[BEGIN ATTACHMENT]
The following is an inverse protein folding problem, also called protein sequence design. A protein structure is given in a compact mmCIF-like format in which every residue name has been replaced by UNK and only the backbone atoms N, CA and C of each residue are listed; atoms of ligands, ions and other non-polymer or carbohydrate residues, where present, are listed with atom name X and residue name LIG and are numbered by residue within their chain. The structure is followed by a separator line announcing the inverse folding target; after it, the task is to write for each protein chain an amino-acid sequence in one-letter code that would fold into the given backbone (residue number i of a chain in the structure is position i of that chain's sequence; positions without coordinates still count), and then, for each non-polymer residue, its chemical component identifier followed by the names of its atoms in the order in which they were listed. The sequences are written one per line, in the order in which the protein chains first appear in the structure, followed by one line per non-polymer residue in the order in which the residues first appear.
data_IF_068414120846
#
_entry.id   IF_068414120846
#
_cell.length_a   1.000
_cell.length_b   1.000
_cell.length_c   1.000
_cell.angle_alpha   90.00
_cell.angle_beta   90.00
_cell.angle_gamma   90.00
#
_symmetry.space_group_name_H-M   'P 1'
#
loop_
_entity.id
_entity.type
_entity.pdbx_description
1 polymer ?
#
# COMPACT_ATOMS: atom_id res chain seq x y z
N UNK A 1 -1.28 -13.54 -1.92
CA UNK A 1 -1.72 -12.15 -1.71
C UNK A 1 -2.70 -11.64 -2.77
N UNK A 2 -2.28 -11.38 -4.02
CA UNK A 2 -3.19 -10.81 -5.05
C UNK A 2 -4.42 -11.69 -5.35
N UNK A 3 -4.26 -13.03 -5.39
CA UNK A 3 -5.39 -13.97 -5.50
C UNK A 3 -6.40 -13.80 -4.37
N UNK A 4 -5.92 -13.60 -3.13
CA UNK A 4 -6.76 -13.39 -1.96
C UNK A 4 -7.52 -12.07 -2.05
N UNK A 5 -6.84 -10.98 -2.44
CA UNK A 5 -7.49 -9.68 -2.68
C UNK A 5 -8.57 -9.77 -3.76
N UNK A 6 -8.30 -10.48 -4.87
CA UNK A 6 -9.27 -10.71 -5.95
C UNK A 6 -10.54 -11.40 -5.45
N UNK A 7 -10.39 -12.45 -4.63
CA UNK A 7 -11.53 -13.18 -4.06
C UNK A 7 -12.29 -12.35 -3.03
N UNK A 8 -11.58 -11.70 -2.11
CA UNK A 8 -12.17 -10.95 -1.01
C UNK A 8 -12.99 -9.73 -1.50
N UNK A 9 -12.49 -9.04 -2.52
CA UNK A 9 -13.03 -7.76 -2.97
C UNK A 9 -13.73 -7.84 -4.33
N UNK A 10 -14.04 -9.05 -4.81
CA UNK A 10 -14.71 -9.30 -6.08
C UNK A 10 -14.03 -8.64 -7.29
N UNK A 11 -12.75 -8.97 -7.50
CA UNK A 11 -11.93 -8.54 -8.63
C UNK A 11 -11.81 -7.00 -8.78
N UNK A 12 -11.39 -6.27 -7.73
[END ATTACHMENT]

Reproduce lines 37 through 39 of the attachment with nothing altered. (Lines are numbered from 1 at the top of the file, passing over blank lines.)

N UNK A 6 -8.30 -10.48 -4.87
CA UNK A 6 -9.27 -10.71 -5.95
C UNK A 6 -10.54 -11.40 -5.45